But beyond all that, what made this movie masterful to me was the rich subtext regarding conflict, even warfare.  The specter of war hung over the entire film, the notion that when power is harnessed and elevated, inevitably conflict results.  Despite converted pacifist Tony Stark's objections to being called a soldier, despite the initial rhetoric that SHIELD was attempting to use the "tesseract" MacGuffin in order to pursue "clean energy," everyone knew from the moment this film was announced that the climax of this movie would involve a superpowered version of a military battle.  Actually, this element can't properly be called "subtext"--when Nick Fury recruited Captain America the dialogue was centered on the concept of fighting (and winning) wars.  When Loki and Stark engaged in a rhetorical battle just prior to the film's climax, the discussion was about whose "army" was superior.  And on one level, the film provided a commentary about arms escalation and the inevitable consequences thereof (the perilous averting of a nuclear holocaust in New York City was not something I was expecting to see--but it actually served as an interesting counterpoint to the climax of Watchmen.  If that graphic novel was the "deconstruction" of the superhero genre, could The Avengers be a "reconstruction"?)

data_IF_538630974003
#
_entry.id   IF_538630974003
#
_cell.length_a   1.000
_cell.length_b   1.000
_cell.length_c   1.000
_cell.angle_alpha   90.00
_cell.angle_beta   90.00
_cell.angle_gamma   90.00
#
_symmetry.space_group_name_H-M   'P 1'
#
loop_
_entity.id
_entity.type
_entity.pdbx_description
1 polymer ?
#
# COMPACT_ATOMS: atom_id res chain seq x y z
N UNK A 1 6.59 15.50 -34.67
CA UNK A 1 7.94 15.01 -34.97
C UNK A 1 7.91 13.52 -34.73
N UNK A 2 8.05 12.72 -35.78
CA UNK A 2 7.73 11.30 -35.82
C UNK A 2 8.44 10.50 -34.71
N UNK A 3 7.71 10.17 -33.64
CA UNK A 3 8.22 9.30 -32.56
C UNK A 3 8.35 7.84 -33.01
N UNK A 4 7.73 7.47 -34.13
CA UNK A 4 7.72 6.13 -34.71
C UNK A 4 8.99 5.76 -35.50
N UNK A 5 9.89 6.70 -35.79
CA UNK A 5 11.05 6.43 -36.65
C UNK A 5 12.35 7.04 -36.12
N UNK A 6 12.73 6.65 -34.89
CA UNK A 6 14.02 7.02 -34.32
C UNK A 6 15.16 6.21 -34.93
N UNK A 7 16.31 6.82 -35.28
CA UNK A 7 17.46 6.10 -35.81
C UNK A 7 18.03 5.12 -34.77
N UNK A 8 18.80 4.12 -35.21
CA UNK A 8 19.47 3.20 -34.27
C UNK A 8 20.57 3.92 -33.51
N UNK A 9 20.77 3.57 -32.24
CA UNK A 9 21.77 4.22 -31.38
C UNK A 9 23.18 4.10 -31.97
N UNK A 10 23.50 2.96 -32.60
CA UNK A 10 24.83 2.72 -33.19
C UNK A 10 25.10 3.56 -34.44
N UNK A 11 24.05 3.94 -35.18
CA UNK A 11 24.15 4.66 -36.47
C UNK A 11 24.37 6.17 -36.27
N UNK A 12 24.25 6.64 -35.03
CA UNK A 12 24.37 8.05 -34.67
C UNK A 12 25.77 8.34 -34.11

But in the end, it wasn't superior military might, or even tactical advantages, that netted the Avengers their victory.  In a fascinating subtextual comment on modern warfare, this film spotlighted psychology as the decisive factor.  The ability to control one's own emotional state, to have proper emotional responses, and to be able to manipulate the psychology of others--these are the true powers that allows one to conquer or to resist.  Many critics have remarked on the pleasant surprise of the prominence of Scarlet Johansson's Black Widow character in the film.  But given the prominence of psychological ops to the plot, it would be surprising if she wasn't a central character.  As a manifestation of the manipulative femme fatale superspy archetype, she is the type of superhero who wins wars.  Twice in the movie it appeared that she was at a disadvantage, once seemingly at a psychological disadvantage, only to find that she was the puppet master.